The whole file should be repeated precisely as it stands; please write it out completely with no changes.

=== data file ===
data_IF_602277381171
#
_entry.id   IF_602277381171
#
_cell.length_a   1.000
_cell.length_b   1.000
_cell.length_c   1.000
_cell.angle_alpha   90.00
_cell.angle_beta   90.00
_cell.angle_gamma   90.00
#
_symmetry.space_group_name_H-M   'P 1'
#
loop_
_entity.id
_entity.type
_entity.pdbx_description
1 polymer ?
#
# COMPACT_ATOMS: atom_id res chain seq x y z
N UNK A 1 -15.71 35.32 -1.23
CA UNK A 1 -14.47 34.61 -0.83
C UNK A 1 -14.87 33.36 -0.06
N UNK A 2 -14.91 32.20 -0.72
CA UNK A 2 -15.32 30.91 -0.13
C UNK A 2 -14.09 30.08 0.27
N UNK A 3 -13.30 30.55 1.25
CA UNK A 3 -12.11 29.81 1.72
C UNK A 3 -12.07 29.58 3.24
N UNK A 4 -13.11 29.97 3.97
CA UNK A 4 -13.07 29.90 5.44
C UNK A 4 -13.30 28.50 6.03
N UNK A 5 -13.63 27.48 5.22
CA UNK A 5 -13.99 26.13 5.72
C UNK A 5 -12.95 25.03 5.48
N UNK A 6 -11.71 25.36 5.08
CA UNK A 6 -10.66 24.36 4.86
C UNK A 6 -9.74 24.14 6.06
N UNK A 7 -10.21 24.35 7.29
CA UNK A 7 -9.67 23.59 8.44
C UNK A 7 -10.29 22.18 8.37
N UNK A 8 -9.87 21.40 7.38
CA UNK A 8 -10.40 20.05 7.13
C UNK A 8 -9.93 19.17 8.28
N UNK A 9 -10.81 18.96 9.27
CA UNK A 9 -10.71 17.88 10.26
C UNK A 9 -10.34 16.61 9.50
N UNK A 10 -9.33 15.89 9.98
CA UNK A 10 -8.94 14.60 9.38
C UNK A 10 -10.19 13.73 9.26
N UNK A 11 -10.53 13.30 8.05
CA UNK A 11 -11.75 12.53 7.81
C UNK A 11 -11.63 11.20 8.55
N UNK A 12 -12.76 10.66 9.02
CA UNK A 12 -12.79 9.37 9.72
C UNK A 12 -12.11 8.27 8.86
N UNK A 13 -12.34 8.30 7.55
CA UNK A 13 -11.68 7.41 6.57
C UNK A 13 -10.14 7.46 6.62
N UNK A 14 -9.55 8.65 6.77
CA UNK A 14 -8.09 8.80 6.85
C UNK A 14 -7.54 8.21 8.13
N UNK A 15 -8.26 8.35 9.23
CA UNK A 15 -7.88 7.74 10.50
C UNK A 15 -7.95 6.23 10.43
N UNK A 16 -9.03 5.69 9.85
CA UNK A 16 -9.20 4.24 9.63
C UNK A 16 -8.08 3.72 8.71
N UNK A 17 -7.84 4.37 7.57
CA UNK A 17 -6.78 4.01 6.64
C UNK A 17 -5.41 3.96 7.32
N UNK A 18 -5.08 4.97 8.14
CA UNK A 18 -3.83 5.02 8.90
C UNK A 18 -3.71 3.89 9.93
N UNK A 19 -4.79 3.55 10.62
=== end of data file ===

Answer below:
data_IF_602277381171
#
_entry.id   IF_602277381171
#
_cell.length_a   1.000
_cell.length_b   1.000
_cell.length_c   1.000
_cell.angle_alpha   90.00
_cell.angle_beta   90.00
_cell.angle_gamma   90.00
#
_symmetry.space_group_name_H-M   'P 1'
#
loop_
_entity.id
_entity.type
_entity.pdbx_description
1 polymer ?
#
# COMPACT_ATOMS: atom_id res chain seq x y z
N UNK A 1 -15.71 35.32 -1.23
CA UNK A 1 -14.47 34.61 -0.83
C UNK A 1 -14.87 33.36 -0.06
N UNK A 2 -14.91 32.20 -0.72
CA UNK A 2 -15.32 30.91 -0.13
C UNK A 2 -14.09 30.08 0.27
N UNK A 3 -13.30 30.55 1.25
CA UNK A 3 -12.11 29.81 1.72
C UNK A 3 -12.07 29.58 3.24
N UNK A 4 -13.11 29.97 3.97
CA UNK A 4 -13.07 29.90 5.44
C UNK A 4 -13.30 28.50 6.03
N UNK A 5 -13.63 27.48 5.22
CA UNK A 5 -13.99 26.13 5.72
C UNK A 5 -12.95 25.03 5.48
N UNK A 6 -11.71 25.36 5.08
CA UNK A 6 -10.66 24.36 4.86
C UNK A 6 -9.74 24.14 6.06
N UNK A 7 -10.21 24.35 7.29
CA UNK A 7 -9.67 23.59 8.44
C UNK A 7 -10.29 22.18 8.37
N UNK A 8 -9.87 21.40 7.38
CA UNK A 8 -10.40 20.05 7.13
C UNK A 8 -9.93 19.17 8.28
N UNK A 9 -10.81 18.96 9.27
CA UNK A 9 -10.71 17.88 10.26
C UNK A 9 -10.34 16.61 9.50
N UNK A 10 -9.33 15.89 9.98
CA UNK A 10 -8.94 14.60 9.38
C UNK A 10 -10.19 13.73 9.26
N UNK A 11 -10.53 13.30 8.05
CA UNK A 11 -11.75 12.53 7.81
C UNK A 11 -11.63 11.20 8.55
N UNK A 12 -12.76 10.66 9.02
CA UNK A 12 -12.79 9.37 9.72
C UNK A 12 -12.11 8.27 8.86
N UNK A 13 -12.34 8.30 7.55
CA UNK A 13 -11.68 7.41 6.57
C UNK A 13 -10.14 7.46 6.62
N UNK A 14 -9.55 8.65 6.77
CA UNK A 14 -8.09 8.80 6.85
C UNK A 14 -7.54 8.21 8.13
N UNK A 15 -8.26 8.35 9.23
CA UNK A 15 -7.88 7.74 10.50
C UNK A 15 -7.95 6.23 10.43
N UNK A 16 -9.03 5.69 9.85
CA UNK A 16 -9.20 4.24 9.63
C UNK A 16 -8.08 3.72 8.71
N UNK A 17 -7.84 4.37 7.57
CA UNK A 17 -6.78 4.01 6.64
C UNK A 17 -5.41 3.96 7.32
N UNK A 18 -5.08 4.97 8.14
CA UNK A 18 -3.83 5.02 8.90
C UNK A 18 -3.71 3.89 9.93
N UNK A 19 -4.79 3.55 10.62